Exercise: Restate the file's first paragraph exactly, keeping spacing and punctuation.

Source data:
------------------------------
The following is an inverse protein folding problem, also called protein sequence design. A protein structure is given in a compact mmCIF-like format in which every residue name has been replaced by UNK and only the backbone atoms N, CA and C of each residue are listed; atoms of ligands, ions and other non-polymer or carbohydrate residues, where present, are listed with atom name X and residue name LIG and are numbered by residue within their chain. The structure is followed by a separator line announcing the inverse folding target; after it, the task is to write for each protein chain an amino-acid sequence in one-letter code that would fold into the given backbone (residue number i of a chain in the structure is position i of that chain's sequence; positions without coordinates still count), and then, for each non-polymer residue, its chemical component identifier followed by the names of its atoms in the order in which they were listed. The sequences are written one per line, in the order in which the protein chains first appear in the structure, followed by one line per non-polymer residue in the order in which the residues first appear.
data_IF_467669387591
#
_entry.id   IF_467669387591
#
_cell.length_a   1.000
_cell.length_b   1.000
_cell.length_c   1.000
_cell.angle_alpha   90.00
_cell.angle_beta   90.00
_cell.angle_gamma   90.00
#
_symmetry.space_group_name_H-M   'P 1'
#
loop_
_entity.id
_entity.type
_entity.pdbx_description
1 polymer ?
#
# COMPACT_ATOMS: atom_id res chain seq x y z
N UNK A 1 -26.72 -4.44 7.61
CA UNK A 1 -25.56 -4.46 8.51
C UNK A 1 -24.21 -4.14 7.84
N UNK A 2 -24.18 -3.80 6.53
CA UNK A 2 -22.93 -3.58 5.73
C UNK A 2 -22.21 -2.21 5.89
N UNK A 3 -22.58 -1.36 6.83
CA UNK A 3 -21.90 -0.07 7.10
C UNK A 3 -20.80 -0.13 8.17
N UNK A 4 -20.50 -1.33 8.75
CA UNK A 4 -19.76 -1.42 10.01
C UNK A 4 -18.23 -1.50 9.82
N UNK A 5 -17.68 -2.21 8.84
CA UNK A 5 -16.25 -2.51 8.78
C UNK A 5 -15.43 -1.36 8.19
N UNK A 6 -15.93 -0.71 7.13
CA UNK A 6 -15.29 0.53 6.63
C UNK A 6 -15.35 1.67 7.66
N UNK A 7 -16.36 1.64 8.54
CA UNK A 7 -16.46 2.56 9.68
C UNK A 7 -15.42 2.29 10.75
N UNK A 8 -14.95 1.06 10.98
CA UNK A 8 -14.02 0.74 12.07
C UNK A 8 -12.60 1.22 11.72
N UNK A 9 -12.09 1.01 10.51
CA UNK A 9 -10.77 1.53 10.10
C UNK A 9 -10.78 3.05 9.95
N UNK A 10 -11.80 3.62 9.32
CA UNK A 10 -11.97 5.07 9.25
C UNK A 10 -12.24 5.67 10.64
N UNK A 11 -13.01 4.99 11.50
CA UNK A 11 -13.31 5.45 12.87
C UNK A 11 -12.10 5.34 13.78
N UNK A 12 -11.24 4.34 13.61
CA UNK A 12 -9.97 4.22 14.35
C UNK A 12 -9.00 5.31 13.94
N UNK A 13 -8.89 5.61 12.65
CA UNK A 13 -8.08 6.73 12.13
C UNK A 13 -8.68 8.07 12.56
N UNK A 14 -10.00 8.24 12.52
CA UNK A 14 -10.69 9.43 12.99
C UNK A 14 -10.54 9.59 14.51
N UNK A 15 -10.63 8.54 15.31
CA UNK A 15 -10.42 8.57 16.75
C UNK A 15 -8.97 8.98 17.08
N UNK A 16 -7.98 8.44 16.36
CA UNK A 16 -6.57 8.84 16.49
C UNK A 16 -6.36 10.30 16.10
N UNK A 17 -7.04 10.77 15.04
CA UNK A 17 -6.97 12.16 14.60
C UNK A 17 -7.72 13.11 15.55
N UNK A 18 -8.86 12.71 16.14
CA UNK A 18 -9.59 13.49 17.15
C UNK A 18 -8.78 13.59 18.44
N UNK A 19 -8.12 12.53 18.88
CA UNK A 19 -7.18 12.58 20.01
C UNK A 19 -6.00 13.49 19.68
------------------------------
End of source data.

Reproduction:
The following is an inverse protein folding problem, also called protein sequence design. A protein structure is given in a compact mmCIF-like format in which every residue name has been replaced by UNK and only the backbone atoms N, CA and C of each residue are listed; atoms of ligands, ions and other non-polymer or carbohydrate residues, where present, are listed with atom name X and residue name LIG and are numbered by residue within their chain. The structure is followed by a separator line announcing the inverse folding target; after it, the task is to write for each protein chain an amino-acid sequence in one-letter code that would fold into the given backbone (residue number i of a chain in the structure is position i of that chain's sequence; positions without coordinates still count), and then, for each non-polymer residue, its chemical component identifier followed by the names of its atoms in the order in which they were listed. The sequences are written one per line, in the order in which the protein chains first appear in the structure, followed by one line per non-polymer residue in the order in which the residues first appear.